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Panel delays decision on California wolf listing

The California Fish and Game Commission put off a decision on whether to list the gray wolf under the state Endangered Species Act. The panel will take more testimony at a meeting June 4 in Fortuna, Calif., and make a decision at a special meeting in July.
Tim Hearden

Capital Press

Published on April 16, 2014 1:22PM

Capital Press

VENTURA, Calif. – After hearing nearly three hours of testimony April 16, a state panel put off a decision on whether to extend endangered species protections to the gray wolf in California.

The state Fish and Game Commission will gather more public input and scientific and legal information and will reach a decision on whether to list the wolf under California’s Endangered Species Act at a special meeting in July, members agreed.

The move was partly to accommodate a request by state Sen. Ted Gaines and Assemblyman Brian Dahle, both Republicans, that no decision be made until the state heard from Northern California residents who would likely be affected sooner by the wolf’s migration into the state.

The commission will take more testimony on the wolf at its regular meeting June 4 in Fortuna, Calif., members said.

Commissioner Richard Rogers, a fourth-generation rancher from Santa Barbara, said he believes the wolf will be listed eventually, if not this year.

“To me the listing of wolves in California is absolutely inevitable,” he said. “That is going to happen given the laws of the state of California … Our laws are not going to allow us to escape that.”

The panel tabled its decision after hearing from nearly 70 speakers who crammed into a small conference room at the Crowne Plaza Ventura Beach Hotel here, most of whom spoke in favor of listing the wolf. An overflow crowd listened as the proceedings were piped into other rooms, and the hearing was streamed online.

Noelle Cremers, the California Farm Bureau Federation’s natural resources and commodities director, objected to some speakers’ characterization that livestock producers “want to kill all wolves,” she said.

“I would strongly disagree,” Cremers said. “Ranchers work with wildlife and want to protect wildlife … However, wolves are dangerous predators and they (ranchers) want to protect their livestock. If wolves are listed, they will be severely impacted.”

Cremers said ranchers would be willing to try nonlethal means to ward off wolves, but “we’ve been told that they could shout or throw rocks in the air” if the wolves were listed.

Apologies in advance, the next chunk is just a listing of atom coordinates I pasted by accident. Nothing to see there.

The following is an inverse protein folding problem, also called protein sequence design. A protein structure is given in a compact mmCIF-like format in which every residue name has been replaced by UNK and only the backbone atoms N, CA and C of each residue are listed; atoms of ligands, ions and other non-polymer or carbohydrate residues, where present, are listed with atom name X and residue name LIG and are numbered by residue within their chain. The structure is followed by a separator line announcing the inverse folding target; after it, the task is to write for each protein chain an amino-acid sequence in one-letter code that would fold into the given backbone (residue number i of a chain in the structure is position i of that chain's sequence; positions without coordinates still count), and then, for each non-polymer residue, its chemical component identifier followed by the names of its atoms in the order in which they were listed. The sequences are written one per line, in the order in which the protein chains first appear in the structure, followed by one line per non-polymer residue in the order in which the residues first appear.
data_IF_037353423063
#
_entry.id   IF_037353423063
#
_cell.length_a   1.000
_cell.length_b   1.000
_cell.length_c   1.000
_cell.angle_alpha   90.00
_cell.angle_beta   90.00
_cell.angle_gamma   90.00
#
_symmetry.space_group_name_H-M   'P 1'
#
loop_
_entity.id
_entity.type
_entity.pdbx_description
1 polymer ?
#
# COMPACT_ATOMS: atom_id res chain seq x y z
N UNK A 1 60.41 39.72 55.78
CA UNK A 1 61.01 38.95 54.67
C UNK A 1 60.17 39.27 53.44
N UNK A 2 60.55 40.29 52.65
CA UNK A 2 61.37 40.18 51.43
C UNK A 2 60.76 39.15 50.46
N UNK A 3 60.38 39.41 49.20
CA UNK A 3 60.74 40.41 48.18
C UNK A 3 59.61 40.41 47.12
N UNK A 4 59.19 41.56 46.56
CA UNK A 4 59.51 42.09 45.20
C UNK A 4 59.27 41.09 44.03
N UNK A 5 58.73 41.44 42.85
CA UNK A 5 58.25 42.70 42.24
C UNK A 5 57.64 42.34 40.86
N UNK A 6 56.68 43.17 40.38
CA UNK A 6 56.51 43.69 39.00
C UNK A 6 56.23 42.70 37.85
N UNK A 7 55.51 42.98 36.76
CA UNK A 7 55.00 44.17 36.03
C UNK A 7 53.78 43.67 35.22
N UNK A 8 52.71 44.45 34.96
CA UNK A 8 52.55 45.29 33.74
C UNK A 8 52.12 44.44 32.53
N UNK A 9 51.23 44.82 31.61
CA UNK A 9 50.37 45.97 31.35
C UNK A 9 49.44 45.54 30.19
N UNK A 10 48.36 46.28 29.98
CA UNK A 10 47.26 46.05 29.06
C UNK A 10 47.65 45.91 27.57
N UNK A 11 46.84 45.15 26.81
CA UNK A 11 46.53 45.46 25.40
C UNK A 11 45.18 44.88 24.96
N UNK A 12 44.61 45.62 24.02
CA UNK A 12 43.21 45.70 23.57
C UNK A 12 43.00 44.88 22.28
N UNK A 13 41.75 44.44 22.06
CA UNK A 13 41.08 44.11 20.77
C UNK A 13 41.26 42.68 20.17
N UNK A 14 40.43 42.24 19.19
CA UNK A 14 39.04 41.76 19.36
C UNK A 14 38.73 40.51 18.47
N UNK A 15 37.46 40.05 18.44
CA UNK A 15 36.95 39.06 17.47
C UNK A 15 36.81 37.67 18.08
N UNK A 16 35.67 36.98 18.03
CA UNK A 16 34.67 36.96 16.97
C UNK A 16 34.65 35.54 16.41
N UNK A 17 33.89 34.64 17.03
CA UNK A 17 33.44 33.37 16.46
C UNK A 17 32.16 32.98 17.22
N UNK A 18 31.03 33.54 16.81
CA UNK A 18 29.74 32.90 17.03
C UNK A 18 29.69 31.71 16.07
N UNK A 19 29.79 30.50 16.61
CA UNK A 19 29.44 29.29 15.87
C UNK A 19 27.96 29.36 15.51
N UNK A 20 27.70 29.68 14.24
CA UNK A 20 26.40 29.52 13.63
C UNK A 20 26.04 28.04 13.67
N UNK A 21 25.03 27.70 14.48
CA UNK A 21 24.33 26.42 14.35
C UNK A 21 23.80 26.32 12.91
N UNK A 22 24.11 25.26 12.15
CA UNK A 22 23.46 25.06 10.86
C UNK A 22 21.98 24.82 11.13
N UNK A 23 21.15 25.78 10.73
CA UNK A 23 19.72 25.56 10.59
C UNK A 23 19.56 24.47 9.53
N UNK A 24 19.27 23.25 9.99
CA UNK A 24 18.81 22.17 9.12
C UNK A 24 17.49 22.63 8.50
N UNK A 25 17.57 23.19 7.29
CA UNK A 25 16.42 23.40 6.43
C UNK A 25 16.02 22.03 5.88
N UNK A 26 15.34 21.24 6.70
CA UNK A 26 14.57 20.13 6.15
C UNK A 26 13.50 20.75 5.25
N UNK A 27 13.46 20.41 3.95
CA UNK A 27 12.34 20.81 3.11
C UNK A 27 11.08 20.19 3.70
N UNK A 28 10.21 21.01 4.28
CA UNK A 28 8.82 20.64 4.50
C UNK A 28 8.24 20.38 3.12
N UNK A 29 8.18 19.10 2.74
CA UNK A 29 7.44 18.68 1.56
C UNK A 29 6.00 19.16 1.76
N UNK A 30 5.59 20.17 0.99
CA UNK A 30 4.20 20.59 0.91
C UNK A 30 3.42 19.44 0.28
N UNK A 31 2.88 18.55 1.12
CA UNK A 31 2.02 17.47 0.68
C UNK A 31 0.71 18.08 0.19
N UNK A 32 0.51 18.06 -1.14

“We find that fairly limiting,” she said.

The state Department of Fish and Wildlife has recommended not listing the wolf now, mainly because no packs have yet been established in the state. However, director Charlton Bonham told the commission his agency could declare wolves a “species of special concern” and administratively bar or regulate killing them even in cases of depredation.

“It’s reasonable to conclude … that California may have a functioning pack of wolves within the next 10 years,” Bonham told the panel. “The department’s interest is in managing the state’s diverse fish wildlife and the plants and habitat they depend on. Re-establishing species is a goal that excites the department, and this is true for the wolf.”

The California Cattlemen’s Association and other ranching groups have opposed the listing, arguing a proliferation of wolves would endanger their livestock as well as elk, deer and other wildlife. The CCA sent an appeal to members to attend the meeting or send written comments to the DFW.

The decision looms as the U.S. Fish and Wildlife Service has been considering a proposal to remove federal Endangered Species Act protections for the gray wolf in the Lower 48 states. Federal officials have said reintroduction programs have been a success and the animal no longer needs listing.

The Center for Biological Diversity and other environmental groups requested the state listing in 2012, shortly after the arrival of OR-7, the first known gray wolf to enter California in decades. That wolf has since returned to Oregon.

“Gray wolves are endangered in California,” Amaroq Weiss, the center’s West Coast wolf organizer, told the commission. “Everything we know points to listing.”

The DFW’s preliminary study last fall found there isn’t a need for such a listing, partly because there are no wolves established here. Bonham first indicated in February he agreed with his scientists’ recommendation, although he said in the hearing the lack of an established population was just one of several issues the commission must consider.

A working group has been developing a wolf management plan in California. Bonham said its members have met with boards of supervisors in 16 counties over the last two years and talked with Farm Bureau officials, cattlemen’s associations, sportsmen’s groups and the environmental community.

“We’re committed to the long-term prospect of wolf being in California,” Bonham said. “Getting from here to there is a separate issue.”


California Department of Fish and Wildlife wolf page: http://www.dfg.ca.gov/wildlife/nongame/wolf/

California Fish and Game Commission: http://www.fgc.ca.gov


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